While politicians are debating the options, Minnesotaâ€™s community and technical colleges are already teaming up with workforce-hungry employers to make (almost) free college a reality.
The Medical Device Manufacturing and Production Training program offered by Anoka Technical College is one example. The 125-hour combination of classroom and â€œhands-onâ€ work with state-of-the-art lab equipment prepares students for entry-level careers as operators, product builders or medical device inspectors.
Here are the first steps on the college-to-career ladder according to Jon Olson, Director of ProWork Training at Anoka Technical College:
- The initial 10-week training costs $1760 and qualifies students for an entry-level job paying $14-16 an hour. Many companies will accept the training to fulfill the â€œsix months experienceâ€ hiring requirement.
- Many companies currently offer signing bonuses of $500 to $1000 or more, offsetting most of the initial tuition cost.
- After completing a three- to six-month probationary period, employees become eligible for tuition reimbursement from their employers.
- Employees can use the tuition reimbursement to complete additional 3-to-12 month certificate programs including Biomedical Technician, Clinical Research or Quality Systems.
- Those certificates provide â€œstackable credentialsâ€ to transfer into two- and three-year degree programs in medical device design, manufacture or repair.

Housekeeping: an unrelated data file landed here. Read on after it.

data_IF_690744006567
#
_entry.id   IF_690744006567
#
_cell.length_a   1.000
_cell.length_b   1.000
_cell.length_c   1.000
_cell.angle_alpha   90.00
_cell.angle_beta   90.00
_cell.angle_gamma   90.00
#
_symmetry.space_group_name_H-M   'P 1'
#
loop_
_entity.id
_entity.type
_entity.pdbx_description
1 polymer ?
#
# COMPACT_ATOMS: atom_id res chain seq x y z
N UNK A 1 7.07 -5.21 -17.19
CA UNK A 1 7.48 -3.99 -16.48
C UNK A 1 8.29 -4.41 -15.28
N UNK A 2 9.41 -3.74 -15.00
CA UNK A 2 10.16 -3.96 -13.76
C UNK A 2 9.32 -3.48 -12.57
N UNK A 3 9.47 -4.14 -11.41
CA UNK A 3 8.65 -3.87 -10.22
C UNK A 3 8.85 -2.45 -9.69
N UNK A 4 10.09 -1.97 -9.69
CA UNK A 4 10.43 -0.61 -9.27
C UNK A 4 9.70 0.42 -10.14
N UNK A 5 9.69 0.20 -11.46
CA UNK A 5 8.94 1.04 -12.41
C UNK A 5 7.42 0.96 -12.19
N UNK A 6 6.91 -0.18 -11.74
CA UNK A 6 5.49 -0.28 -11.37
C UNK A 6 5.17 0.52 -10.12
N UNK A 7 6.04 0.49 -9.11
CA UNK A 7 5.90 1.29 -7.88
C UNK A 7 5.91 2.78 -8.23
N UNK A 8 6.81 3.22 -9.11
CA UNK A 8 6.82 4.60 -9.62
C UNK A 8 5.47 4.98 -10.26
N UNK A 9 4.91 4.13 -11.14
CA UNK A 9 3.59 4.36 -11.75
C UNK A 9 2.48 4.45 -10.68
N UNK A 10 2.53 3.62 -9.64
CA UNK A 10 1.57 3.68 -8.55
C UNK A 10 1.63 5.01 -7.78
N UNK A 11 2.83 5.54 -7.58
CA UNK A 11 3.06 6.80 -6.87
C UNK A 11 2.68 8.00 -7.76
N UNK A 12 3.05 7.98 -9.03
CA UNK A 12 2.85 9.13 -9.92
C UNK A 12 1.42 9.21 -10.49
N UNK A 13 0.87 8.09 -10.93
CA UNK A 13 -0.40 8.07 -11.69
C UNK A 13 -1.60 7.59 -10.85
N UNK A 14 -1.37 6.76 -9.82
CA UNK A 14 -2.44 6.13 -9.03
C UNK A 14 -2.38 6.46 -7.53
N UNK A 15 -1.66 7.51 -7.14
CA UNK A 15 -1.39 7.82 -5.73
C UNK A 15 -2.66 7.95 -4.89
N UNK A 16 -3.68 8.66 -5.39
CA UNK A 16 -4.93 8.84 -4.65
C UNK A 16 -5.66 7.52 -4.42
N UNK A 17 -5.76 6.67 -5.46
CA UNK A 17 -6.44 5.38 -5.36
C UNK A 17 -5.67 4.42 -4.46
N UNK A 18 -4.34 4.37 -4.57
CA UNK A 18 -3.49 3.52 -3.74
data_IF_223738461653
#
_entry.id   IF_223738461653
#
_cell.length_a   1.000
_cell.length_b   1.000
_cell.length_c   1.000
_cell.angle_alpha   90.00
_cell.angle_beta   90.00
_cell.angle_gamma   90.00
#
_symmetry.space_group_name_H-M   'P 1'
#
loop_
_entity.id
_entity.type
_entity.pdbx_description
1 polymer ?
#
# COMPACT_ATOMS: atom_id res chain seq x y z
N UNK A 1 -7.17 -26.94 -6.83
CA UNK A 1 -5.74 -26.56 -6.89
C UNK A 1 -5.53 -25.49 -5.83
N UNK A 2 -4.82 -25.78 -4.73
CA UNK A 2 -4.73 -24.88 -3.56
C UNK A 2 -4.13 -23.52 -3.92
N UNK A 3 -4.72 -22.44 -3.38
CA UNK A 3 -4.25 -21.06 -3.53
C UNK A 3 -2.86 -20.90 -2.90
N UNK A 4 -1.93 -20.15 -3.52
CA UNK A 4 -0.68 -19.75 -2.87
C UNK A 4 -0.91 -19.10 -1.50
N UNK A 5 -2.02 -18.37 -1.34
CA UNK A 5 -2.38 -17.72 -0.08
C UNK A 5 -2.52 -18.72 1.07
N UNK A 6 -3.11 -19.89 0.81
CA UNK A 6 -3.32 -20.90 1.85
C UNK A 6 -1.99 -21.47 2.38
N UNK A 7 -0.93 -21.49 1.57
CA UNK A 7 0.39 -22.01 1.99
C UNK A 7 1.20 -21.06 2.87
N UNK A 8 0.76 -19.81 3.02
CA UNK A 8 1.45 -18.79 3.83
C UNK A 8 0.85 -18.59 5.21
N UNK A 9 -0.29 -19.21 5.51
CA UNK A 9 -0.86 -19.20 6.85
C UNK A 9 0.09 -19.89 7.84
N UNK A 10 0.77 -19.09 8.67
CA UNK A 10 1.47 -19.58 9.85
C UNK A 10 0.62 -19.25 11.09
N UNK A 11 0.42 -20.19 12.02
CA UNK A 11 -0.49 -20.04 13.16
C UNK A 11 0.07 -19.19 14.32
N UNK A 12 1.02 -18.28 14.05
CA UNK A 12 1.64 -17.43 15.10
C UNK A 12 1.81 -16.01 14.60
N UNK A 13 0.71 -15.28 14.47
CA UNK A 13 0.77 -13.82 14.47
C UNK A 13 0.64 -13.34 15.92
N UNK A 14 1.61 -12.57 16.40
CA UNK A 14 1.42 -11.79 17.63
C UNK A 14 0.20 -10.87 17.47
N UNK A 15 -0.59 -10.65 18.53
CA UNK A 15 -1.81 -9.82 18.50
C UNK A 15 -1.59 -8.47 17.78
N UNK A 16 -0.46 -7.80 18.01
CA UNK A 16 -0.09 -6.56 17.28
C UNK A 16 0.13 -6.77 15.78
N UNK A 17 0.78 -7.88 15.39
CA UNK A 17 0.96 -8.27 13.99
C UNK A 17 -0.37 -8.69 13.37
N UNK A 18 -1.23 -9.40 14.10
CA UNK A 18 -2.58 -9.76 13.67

- At the end of two years, the employee can be making $25 an hour as a Quality Technician or Manufacturing Supervisor.
- Additional tuition-reimbursed coursework can lead to a four-year engineering or applied science degree, and to jobs paying $40,000 to $70,000 a year.
According to Olson, the average age for students in the Biomedical Technology program is 35-36. â€œThereâ€™s the person who is trying a different career path,â€ Olson said. â€œMaybe he or she started in disc drive industry, so they have great transferrable skills, but donâ€™t understand medical device regulations.â€ In addition, Olson said, some students are already in the medical device industry in roles like customer service. â€œThey have great product knowledge, but theyâ€™ve bumped up against the glass ceiling. Until they have the credential, they canâ€™t make a move.â€
Olson said itâ€™s important to think of the training as the first step on a career ladder. â€œThereâ€™s no longer just a horizontal pipeline. Students who take the introductory course, even if theyâ€™re already in the industry, donâ€™t know the role of marketing, or what does Research and Development do, Clinical, Regulatoryâ€”how do they all work together? We want people to understand this is a gateway,â€ he said.